During the official week of mourning following the death of Ronald Reagan, as I seethed with anger at the deification of the man who reigned carelessly over the first eight years of the AIDS crisis, I noticed a disturbing disconnect. Gay men my age and older understood my ferocious reaction to his demise—and were grateful for a chance to vent. Younger gay men were baffled or even stunned. Some wondered aloud about the connection between Reagan and AIDS. Others told me plainly not to speak ill of the dead.
These were no Republicans. Most were socially conscious types with plenty of politically correct credentials. Still, their direct knowledge of the 1980s had filtered in between classes in grade school. Could they be blamed for lacking a visceral response to the lies of omission that accompanied Reagan’s apotheosis?
I decided they could. I became angry with them, too. How could these men, who would have been dealt a much more stunning blow from Reagan’s callous back hand were it not for my band of ACT UP brothers, have become so completely detached from their own history in a mere 20 years? Weren’t these the same guys who were out snorting crystal and swapping HIV at barebacking parties until all hours?
More importantly, if they could only register what it had been like back before anonymous HIV tests and antiretrovirals, wouldn’t they all become poster boys for Trojans? Those of us who lived through those times had been frightened into a lifetime of safe-sex compliance, after all.
Ask not for whom the clue phone rings….
Clearly, there’s a lot more at stake here than my desire not to be rubbed out of our community’s history. According to a January, 2004, Department of Health and Mental Hygiene report, the neighborhood with the highest rate of new HIV diagnoses in all of New York City is Chelsea: a whopping 223.6 per 100,000. No other neighborhood comes close. Last I checked, there was no age requirement for residency.
And a 2001 health department study (the most recent available) found that gay and bisexual men of all ages in New York City were infected with HIV at ten times the rate of everyone else—and at rate high enough to sustain an epidemic. But age, it turns out, is a very poor predictor of new HIV infection. The men with the highest incidence of seroconversion were 35–39. Just below them were men 45–49. Men 30–34 and 40–44 were next, scoring about equally. Then came the 20–24 year olds, and those 50 and older. Those 25–29 had the lowest rate of all, slightly underscoring teenagers.
The notion that those of us who lived through the Reagan years were thereby inoculated against unsafe sex is just one more urban myth. So, too, is the one about those problem children who, without first-hand knowledge of the disease, now run wild. The facts are much more complex.
HIV is still the biggest threat to gay men in America. That’s why our government is content to do so little about it. Pres. George W. Bush’s big plan for AIDS involves Africa, not Eighth Avenue, remember. In fact, the loudest noise Congress has made about AIDS in the past four years has involved de-funding prevention programs that do not hew to biblical ideas about sex and marriage. Thanks to the good Christians running your government, public school students are getting less safe-sex education than they were ten years ago. It’s as if Reagan got that third term after all.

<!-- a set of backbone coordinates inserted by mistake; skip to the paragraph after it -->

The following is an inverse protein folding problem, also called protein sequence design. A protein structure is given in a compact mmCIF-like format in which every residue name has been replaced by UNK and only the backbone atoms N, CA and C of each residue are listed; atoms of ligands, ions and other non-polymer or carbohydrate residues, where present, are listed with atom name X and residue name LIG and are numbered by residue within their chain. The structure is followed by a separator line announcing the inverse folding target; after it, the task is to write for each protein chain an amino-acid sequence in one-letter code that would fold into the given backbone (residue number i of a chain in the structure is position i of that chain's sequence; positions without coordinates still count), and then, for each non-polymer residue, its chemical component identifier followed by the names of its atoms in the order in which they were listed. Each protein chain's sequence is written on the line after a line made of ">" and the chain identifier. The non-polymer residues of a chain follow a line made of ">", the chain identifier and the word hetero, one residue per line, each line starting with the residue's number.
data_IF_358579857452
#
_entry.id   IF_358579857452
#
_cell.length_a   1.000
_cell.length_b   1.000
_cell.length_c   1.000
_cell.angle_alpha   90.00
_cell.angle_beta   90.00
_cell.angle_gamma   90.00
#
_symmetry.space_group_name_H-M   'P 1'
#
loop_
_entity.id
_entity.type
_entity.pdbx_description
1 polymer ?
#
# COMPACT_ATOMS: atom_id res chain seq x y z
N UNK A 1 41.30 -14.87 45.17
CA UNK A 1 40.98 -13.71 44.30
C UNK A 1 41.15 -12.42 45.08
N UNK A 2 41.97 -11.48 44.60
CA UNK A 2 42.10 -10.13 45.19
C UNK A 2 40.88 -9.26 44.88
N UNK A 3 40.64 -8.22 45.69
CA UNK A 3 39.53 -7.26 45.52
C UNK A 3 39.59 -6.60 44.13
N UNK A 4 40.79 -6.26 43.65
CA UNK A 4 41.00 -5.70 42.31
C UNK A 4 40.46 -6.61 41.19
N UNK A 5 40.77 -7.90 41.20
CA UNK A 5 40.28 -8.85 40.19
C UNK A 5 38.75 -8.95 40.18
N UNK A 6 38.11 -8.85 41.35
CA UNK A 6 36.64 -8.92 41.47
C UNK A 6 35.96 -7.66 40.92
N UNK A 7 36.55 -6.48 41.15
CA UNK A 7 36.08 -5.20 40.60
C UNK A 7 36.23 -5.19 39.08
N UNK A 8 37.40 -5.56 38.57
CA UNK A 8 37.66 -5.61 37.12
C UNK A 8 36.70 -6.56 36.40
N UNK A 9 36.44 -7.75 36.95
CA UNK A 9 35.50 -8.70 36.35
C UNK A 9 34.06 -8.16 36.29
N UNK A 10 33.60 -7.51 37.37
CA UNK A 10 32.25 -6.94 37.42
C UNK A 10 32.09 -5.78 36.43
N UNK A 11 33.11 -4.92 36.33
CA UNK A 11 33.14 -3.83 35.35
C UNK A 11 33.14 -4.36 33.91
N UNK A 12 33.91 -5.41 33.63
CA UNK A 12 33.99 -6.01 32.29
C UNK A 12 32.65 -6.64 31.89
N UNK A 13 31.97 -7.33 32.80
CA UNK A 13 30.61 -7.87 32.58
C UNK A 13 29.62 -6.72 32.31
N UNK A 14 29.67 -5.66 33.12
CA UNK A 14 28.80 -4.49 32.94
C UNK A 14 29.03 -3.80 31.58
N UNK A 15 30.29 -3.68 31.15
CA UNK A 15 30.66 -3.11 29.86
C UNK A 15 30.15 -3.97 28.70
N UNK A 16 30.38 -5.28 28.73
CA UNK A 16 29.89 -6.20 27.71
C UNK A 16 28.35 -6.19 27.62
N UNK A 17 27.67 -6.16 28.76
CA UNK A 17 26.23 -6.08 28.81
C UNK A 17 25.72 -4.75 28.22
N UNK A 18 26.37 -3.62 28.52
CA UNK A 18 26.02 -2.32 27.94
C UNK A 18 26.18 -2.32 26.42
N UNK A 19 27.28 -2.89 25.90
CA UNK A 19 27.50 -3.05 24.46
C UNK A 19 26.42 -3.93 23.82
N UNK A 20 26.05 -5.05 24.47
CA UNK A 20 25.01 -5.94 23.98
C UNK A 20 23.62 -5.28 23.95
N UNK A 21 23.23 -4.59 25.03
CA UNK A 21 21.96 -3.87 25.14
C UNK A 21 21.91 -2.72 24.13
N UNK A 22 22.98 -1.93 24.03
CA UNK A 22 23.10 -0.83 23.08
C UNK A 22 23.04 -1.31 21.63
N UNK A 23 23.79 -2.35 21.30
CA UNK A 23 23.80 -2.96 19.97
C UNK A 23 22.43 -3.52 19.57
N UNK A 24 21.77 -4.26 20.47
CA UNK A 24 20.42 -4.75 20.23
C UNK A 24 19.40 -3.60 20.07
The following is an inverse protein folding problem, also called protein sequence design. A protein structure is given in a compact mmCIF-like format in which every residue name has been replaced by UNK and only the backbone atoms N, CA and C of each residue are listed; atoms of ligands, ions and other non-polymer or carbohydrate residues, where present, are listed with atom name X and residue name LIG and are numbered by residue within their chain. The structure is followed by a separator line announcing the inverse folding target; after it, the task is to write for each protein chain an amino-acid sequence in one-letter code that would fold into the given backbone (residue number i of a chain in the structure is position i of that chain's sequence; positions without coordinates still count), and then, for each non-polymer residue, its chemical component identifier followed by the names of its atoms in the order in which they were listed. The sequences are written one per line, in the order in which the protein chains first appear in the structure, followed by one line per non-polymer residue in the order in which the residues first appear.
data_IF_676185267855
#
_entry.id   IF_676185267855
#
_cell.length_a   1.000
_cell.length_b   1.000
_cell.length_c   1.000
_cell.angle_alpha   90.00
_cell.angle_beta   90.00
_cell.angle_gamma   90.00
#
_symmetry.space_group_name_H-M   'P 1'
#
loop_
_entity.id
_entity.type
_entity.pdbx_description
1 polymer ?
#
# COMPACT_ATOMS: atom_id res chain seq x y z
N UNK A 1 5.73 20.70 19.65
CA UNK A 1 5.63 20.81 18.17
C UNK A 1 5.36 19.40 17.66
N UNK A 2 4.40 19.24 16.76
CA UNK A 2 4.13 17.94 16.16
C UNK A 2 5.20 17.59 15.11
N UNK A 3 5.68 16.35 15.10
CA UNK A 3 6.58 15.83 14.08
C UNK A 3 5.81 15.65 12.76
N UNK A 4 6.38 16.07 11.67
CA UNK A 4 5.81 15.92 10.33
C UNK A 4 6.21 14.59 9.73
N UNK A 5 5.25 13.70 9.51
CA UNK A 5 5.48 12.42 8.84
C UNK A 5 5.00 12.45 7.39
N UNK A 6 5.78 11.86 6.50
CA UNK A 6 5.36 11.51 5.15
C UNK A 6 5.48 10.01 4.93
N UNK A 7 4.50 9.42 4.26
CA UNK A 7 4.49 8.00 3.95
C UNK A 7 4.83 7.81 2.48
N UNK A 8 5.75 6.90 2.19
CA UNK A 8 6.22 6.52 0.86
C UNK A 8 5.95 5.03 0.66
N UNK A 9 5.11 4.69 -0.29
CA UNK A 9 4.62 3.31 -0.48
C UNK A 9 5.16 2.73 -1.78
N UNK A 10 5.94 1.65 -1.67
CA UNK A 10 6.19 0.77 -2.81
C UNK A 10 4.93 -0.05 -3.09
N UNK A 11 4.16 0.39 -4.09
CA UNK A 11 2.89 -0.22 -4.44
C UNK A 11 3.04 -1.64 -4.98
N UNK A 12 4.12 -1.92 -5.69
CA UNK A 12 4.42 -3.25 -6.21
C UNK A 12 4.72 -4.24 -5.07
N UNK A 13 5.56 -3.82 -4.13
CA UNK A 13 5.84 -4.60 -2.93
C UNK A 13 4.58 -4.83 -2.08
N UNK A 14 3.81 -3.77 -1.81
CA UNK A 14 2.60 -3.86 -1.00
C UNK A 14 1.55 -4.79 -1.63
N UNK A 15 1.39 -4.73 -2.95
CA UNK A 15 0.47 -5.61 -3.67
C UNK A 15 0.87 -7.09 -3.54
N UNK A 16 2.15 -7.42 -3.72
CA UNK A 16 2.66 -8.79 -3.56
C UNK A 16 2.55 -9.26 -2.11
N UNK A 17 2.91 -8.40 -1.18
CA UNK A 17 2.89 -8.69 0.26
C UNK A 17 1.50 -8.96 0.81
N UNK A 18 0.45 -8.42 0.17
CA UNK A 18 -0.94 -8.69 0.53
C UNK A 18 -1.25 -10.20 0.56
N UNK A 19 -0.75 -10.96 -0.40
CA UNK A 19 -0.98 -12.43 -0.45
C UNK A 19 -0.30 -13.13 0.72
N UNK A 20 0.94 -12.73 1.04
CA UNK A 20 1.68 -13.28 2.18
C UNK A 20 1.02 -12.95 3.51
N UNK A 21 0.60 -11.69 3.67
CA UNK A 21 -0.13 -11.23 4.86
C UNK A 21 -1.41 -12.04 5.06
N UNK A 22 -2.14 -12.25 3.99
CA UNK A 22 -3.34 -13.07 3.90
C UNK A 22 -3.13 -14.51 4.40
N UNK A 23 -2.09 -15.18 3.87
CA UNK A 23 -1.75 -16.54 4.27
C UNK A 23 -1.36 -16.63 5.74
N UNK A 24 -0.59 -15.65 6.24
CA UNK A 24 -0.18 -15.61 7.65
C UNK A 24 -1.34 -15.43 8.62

But in our “Will and Grace” world, we flick past another stop-the-hate commercial on MTV and imagine that the guys who could be our sons, who read Dr. Seuss while Nancy had her charts read, who grew up on a steady diet of Ellen and k.d. and Melissa, have it so much easier than we did back in the day.
“Older LGBT people tend to equate visibility with everything being OK, but visibility is a decidedly mixed blessing,” notes Kevin Jennings, the executive director of the Gay, Lesbian and Straight Education Network, an advocacy group for gay kids. “You have more support, but you’re also a bigger target.
And although Robert Bank, the managing director of program services at Gay Men’s Health Crisis, recalls that “the emergence of protease inhibitors in 1996 was a big dividing line,” HIV continues to infect all of us, our personal experiences of the AIDS crisis notwithstanding.
“Life-affirming ads for protease inhibitors had the unintended consequence of making some people less concerned about their risk-taking sexual behavior,” Bank acknowledged.
A lot of those people are gay men over 40. In fact, gay men of all ages still account for at least one third of new HIV infections in this city—far out of proportion to our numbers.
The power of anger often clouds and even crowds out emotions that are less potent but no less essential—the fear of never knowing if you would be the next to get sick; the impotence of palliating without curing; the devastation of losing yet another close friend. All of those feelings came back to me with a vengeance as Reagan was flown into the sunset. We don’t like to talk about those emotions any more. But we must.
Reflecting on GMHC’s mission, Bank asks, “In a society that does not value the lives of gay men, how do we create the social norm of being healthy, whatever age you are?”
Acknowledging our pasts and sharing them with others—younger or older, those who lived through them, and those who did not—is one way to start.